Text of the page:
I would like to illustrate for you the way in which the NZ Herald regurgitates state propaganda. In this case the article concerns drink-driving and the state’s ever-strident campaign against it. You may think that is good for the NZ Herald to aid the state in this way, but consider this: if the Herald toes the state line in this matter, how well does it toe the state line in other matters? Also, let’s not forget the rest of the mainstream media which is just as bad.
When I saw the Herald article I went hunting on the police website and found three police press releases which were obviously the source of this article (they can be found here, here, and here). I have quoted the article in full: the blue parts are direct quotes from the police news releases, and the red parts are a whisker away from being direct quotes. I could not locate the source for the section about the North Shore, but if you add the black parts that are clearly from the police horse’s mouth to the coloured parts then it becomes apparent that the entire article is a police propaganda message.
Anytime, anywhere – that’s the warning from police who are mounting big drink-drive operations throughout New Zealand during December.
A police national headquarters spokesman yesterday said there would be no co-ordinated national operation, but each district would run its own blitz as and when it was deemed necessary.
In Canterbury police warned there would be a continuous drink-drive operation throughout the month with the three booze buses out day and night.
“We’ll be targeting drink-drivers throughout Canterbury with all available staff including some from other South Island districts,” Acting Senior Sergeant Greg Murton said.
“The team will be operating 24/7 so if you have been drinking and driving there is a very high probability you will be stopped. Only a fool would take the risk.”
In the lower North Island police mounted two major operations on Friday.
More than 1000 drivers were stopped during booze bus operations in Otaki and Levin on Friday with nine people found to be over the drink-drive limit.
The operations kicked off at 4.30pm on Friday to coincide with the Otaki races. Up until 9pm 1055 vehicles were stopped, with seven drivers found to be over the limit.
Between 11pm and 1am on Saturday 165 vehicles were stopped in Levin, with two more people found to be over the limit. The same night more than 2200 vehicles were stopped and drivers were breath tested at Tawa, near Wellington, on State Highway 1.
As a result 15 people face drink-drive charges, four face disqualified driving and other traffic charges, and four men were arrested for unlawfully taking a motor vehicle.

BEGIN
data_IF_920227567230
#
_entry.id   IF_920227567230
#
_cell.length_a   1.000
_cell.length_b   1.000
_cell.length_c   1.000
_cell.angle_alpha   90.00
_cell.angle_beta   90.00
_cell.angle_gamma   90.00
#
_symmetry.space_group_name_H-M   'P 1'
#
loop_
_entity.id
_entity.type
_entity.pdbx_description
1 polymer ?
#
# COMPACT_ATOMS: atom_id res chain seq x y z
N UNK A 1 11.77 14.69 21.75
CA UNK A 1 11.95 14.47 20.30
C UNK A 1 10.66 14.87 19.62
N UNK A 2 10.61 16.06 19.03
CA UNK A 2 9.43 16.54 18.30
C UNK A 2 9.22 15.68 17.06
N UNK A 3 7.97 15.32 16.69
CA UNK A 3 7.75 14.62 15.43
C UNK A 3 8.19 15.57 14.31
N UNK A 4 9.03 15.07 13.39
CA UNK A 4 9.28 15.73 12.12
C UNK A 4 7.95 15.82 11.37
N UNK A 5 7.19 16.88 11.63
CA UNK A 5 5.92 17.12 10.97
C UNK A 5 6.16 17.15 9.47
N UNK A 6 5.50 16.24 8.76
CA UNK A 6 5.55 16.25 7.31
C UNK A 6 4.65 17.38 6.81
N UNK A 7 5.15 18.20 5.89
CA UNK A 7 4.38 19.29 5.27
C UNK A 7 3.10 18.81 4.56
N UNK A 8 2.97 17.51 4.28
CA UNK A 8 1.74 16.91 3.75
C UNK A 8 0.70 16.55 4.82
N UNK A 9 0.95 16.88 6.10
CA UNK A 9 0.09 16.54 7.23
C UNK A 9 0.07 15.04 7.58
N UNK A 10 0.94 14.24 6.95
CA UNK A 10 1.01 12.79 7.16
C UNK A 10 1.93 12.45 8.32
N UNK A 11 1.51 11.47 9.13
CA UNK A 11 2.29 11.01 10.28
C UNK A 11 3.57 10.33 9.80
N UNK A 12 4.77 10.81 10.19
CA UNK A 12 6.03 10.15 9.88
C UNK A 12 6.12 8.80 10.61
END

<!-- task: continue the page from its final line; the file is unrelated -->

On Auckland’s North Shore, a weekend blitz saw 94 people detected driving with excess breath alcohol.
Senior Sergeant Rod Fraser said compulsory breath-testing checkpoints were set up in various places and the operation started on Friday at 7pm and ended at 2am on Sunday.
There were 17,235 vehicles stopped and 14 of the people who tested positive for excess breath-alcohol were aged under 20.
Mr Fraser said one man had 11 previous convictions for drink-driving and now faces the prospect of his 12th.
Police warn that people planning to have a night, or day, out should plan how to get home without driving themselves.
“Arrange alternative transport, catch the bus or a cab, or designate a sober driver,” Mr Murton said.
“If your family or flatmate phones you in the middle of the night and asks for a lift home, be a friend if you’re sober. It’s not the time to argue; any recriminations can be sorted out when they are safely home or the next day.”
He also warned people could still be over the limit the following morning.
Inspector Peter Baird, Wellington district road policing manager, said police were very concerned by the number of people caught drinking after attending Christmas parties.
“It really is a no brainer,” he said. “Alcohol and driving don’t mix.”
The fundamental issue here is this: the mainstream media rarely attempts to locate the truth because it is much easier to deliver the state’s version of the truth. Don’t trust the mainstream media unless you first trust the state: it’s not as if the Herald is going to find any self-critical police news releases when it’s compiling its articles.
I trust the state about as far as I can throw a ministerial limousine.
What do you think about this type of journalism?
I believe that drink-driving should be legalised and that police checkpoints are a breach of civil liberties.